With Maggie and Brick in the same room at the same time, but miles apart, the brilliance of Tennessee Williams–to tear open the souls of his characters and lay them bare before us, yet still have them surprise us–begins to unfold.
The two-hour resolution, set in Depinet’s gorgeous take on the fading splendor of a Delta plantation house on its way to ruin–replete with moss dripping from a magnificent staircase ascending to the heights of the theater–features a dysfunctional family’s fight to conceal Big Daddy’s terminal diagnosis and ensure their inheritance. In the meantime, the lie that he has been given a clean bill of health energizes Big Daddy to obliterate the remnants of his marriage to Big Momma, expose the dishonesty of his Son Gooper and his wife Sister Woman, and repair his relationship with his chosen heir Brick. As the lead mantle passes from Maggie to Big Daddy, DeCaro gives an unforgettable performance: at once fragile and utterly impenetrable, vicious bully and tender father, both cruel and loving. When Big Daddy unearths what he believes to be the source of Brick’s depression and alcoholism–his son’s repressed homosexual relationship with his best friend Skipper–Brick fights back by exposing the reality of Big Daddy’s condition. The resulting vision of DeCaro ascending the staircase as he launches into a tirade about the “mendacity” of his family and the cruelty of his terminal diagnosis would, alone, be worth the price of the ticket.
With the truth on the table, the illusion of normal family life explodes into a brutal fight for control of the 28,000-acre plantation and Big Daddy’s millions. As their true motivations are revealed–any hope for honesty dies in the blast. In a court now presided over by Big Mama–brilliantly played by Cindy Gold–Angelson’s Maggie takes back the lead in her own unforgettable, spellbinding final ploy for control.
In the Spring of 1955, Cat on a Hot Tin Roof opened in New York. Directed by Elia Kazan, and starring Burl Ives as Big Daddy and Barbara Bel Geddes as Maggie, the play was an immediate sensation. From Brooks Atkinson’s review in the New York Times, “Cat on a Hot Tin Roof is the work of a mature observer of men and women and a gifted craftsmen. To say that it is the drama of people who refuse to face the truth of life is to suggest a whole school of problem dramatists. But one of its greatest achievements is the honesty and simplicity of its craftsmanship. It seems not to have been written. It is the quintessence of life. It is the basic truth. Always a seeker of honesty in his writing, Mr. Williams has not only found a solid part of the truth but found a way to say it with complete honesty. It is not only part of the truth of life: it is the absolute truth of the theatre.”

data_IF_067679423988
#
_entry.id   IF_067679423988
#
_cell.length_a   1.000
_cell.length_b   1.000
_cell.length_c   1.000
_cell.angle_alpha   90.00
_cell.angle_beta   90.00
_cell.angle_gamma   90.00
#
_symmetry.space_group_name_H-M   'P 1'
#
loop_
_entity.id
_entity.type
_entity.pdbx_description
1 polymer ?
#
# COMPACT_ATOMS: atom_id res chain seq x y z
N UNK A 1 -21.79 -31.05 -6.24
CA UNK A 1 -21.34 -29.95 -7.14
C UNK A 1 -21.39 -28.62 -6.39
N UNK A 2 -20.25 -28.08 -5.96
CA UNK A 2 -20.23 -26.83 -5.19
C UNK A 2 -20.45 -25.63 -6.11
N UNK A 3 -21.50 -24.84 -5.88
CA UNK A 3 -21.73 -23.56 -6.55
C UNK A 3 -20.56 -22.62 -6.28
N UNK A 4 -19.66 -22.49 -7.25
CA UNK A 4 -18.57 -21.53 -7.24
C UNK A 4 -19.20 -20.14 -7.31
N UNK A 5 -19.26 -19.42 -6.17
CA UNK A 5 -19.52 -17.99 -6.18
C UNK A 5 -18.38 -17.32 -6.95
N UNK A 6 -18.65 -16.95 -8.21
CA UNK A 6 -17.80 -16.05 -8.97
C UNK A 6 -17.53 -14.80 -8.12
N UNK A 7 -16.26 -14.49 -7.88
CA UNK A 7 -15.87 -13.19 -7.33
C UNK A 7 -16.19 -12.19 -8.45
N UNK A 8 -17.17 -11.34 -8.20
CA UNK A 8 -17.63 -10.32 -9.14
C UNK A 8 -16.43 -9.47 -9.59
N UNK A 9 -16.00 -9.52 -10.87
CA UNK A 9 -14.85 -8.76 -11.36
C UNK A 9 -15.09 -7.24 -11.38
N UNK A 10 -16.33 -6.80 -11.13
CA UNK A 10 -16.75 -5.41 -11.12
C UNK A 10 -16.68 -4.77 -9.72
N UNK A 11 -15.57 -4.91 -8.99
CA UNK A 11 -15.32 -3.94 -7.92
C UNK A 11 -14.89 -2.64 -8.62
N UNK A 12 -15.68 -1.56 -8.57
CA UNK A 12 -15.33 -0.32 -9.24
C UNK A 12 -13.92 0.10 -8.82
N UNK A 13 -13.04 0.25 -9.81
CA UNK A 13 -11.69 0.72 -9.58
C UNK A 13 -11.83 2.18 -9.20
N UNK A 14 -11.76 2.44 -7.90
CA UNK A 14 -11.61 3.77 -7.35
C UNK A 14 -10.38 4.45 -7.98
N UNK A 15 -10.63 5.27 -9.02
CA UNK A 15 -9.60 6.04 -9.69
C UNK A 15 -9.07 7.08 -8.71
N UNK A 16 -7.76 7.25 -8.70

Sixty-three years since the curtain rose on Tennessee Williams’ masterpiece, and twenty-four years since his Glass Menagerie showed me what a play could be, Marcia Milgrom Dodge’s impressive revival more than lives up to Atkinson’s review. Drury Lane’s Cat on a Hot Tin Roof reminds us of the power of a play and the spellbinding brilliance of a master craftsman when his script is in capable hands.
Cat on a Hot Tin Roof is playing at the Drury Lane Theatre, 100 Drury Lane Oakbrook Terrace, (630) 530-0111 or drurylanetheatre.com. Showtimes are 1:30 p.m. Wednesdays; 1:30 and 8 p.m. Thursdays; 8 p.m. Fridays; 5 and 8:30 p.m. Saturdays; 2 and 6 p.m. Sundays through Aug. 26. Running time is about 2 hours, 30 minutes with intermission. Tickets: $43-$58, dinner theater packages available